Housing lawyers back calls to get tough on landlords

Housing lawyers were backing plans for a national deposit scheme to be incorporated into the Housing Bill last week, as a Shelter and Citizens Advice report revealed that more than £20m of deposits were wrongfully held on to each year.

The two groups want to see legislation in the Housing Bill that regulates tenancy deposits and creates a single, national deposit scheme to be operated by an independent third party agency, which would protect deposit money and ensure that any dispute over its return was independently assessed.

“It’s a very sensible idea,” commented Russell Conway, senior partner at London law firm Oliver Fisher, which specialises in landlord-and-tenant problems. “If landlords knew their deposits weren’t being held in their own bank accounts, or by letting agents who have a vested interest in keeping them sweet, but by some independent third party, they might then not want to try it on.”

According to the new report, nearly £800m of tenants’ money is being held without any form of statutory protection, and one in five tenants say they have had all or part of their deposit unreasonably withheld. The average deposit is £510 and there are over two million private tenancies in England.

Conway, a member of the Law Society’s housing law committee, believes the scale of the problem to be huge. He takes at least one call every day from a tenant or a former tenant who has had problems recovering their deposit.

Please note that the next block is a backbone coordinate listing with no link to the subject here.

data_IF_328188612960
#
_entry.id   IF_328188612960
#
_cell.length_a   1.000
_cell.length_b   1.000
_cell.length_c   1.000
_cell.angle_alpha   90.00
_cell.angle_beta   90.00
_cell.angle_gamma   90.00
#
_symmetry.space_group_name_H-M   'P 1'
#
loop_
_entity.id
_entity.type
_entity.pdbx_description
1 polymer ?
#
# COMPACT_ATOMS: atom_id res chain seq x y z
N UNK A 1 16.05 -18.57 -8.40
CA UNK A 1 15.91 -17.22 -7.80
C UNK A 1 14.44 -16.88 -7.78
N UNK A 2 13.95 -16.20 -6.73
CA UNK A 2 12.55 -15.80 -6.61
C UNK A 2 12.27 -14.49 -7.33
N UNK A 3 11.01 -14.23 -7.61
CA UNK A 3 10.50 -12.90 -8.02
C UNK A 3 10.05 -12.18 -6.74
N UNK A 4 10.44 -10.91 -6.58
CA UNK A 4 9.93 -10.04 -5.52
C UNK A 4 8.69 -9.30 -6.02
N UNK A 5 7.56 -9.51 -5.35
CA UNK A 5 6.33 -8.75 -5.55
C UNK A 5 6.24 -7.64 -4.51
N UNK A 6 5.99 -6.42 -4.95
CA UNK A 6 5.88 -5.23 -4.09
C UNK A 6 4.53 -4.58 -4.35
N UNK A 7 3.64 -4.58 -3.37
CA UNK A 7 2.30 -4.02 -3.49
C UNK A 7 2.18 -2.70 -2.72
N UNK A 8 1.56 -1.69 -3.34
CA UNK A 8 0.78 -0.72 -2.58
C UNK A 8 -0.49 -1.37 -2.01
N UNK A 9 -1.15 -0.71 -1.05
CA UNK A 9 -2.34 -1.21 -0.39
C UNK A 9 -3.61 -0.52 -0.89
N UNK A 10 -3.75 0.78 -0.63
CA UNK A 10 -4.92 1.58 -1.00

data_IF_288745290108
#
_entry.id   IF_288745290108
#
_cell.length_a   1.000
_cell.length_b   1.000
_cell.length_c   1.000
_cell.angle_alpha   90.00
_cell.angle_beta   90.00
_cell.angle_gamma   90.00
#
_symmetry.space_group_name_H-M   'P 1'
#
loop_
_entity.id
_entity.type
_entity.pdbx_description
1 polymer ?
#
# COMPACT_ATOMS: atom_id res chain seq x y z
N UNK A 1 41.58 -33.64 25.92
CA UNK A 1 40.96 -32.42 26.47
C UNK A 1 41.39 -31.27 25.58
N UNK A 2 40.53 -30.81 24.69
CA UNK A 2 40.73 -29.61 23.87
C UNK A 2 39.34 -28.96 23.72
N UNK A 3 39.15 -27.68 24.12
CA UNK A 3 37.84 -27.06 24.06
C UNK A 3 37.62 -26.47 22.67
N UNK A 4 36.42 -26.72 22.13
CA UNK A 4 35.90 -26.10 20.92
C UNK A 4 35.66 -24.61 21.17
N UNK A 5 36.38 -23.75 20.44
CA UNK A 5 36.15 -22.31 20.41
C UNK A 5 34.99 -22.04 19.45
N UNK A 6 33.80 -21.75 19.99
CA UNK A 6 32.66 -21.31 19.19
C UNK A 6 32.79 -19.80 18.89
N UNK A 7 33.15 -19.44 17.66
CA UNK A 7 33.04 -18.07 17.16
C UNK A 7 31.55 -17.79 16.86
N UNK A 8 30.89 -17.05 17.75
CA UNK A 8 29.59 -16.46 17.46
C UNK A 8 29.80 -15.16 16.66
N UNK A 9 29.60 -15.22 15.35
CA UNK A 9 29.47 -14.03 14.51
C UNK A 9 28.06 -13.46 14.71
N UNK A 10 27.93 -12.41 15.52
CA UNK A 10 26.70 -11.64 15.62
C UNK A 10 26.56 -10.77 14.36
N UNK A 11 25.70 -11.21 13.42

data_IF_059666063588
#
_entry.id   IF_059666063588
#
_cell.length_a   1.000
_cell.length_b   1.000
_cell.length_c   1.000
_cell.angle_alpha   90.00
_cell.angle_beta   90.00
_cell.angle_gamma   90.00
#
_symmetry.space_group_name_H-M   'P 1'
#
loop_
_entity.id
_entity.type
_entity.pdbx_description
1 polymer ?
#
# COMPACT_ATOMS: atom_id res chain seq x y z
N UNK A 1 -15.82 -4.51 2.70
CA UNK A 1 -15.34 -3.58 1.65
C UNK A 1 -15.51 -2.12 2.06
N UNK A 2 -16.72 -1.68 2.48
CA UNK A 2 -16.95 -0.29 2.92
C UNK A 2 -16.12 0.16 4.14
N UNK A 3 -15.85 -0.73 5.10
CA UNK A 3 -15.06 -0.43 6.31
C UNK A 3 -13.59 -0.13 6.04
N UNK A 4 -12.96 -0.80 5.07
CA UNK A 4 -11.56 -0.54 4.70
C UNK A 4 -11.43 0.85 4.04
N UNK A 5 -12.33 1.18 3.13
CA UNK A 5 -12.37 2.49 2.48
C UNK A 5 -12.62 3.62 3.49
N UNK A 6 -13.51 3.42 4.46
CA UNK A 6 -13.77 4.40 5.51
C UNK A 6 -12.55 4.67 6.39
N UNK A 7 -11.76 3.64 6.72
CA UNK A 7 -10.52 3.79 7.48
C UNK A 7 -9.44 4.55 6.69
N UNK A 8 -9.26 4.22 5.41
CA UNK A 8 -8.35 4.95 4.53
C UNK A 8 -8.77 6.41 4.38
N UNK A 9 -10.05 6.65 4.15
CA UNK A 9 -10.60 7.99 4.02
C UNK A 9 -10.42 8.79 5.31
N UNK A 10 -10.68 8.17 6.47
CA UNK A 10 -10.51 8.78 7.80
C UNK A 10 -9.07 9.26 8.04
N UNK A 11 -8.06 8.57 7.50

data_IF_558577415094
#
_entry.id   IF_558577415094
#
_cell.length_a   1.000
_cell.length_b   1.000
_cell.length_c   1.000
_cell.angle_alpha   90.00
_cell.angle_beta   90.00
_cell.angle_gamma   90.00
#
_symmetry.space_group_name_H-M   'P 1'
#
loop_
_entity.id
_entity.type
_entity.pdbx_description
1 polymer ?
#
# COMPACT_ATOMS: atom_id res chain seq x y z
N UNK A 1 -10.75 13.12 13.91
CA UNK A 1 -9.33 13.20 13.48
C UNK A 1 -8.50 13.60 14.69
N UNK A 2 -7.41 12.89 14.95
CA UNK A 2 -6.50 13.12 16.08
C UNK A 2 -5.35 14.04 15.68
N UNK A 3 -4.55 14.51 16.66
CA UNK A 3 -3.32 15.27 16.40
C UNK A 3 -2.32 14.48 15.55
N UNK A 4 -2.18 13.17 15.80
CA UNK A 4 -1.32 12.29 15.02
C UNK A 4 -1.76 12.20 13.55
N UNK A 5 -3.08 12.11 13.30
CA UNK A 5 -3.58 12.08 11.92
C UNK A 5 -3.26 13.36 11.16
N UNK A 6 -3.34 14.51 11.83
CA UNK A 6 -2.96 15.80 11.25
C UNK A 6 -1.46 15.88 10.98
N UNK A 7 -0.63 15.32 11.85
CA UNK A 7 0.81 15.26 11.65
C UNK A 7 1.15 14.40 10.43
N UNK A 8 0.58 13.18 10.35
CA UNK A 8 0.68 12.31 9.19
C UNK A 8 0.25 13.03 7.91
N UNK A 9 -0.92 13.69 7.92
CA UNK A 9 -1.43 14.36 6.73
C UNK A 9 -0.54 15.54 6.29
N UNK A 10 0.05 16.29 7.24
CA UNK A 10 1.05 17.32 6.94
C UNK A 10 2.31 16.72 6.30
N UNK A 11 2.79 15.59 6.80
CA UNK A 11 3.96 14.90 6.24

The only form of redress left open to tenants is legal proceedings, which invariably means taking the landlord to the Small Claims Court, as most claims are under £5,000. “In my experience a lot of people will get legal advice, but the vast majority won’t take it further, simply because they don’t have the means and wherewithal to go through what can appear to be a rather unfathomable legal process,” Conway said.

The campaign is backed by the Consumer Association and the Local Government Association, and some 150 MPs have already signed up to an Early Day Motion calling for a mandatory scheme.

“I think it could solve a problem which is a major social ill,” said Conway. “Many landlords just regard the deposit as their 53rd week’s rent.”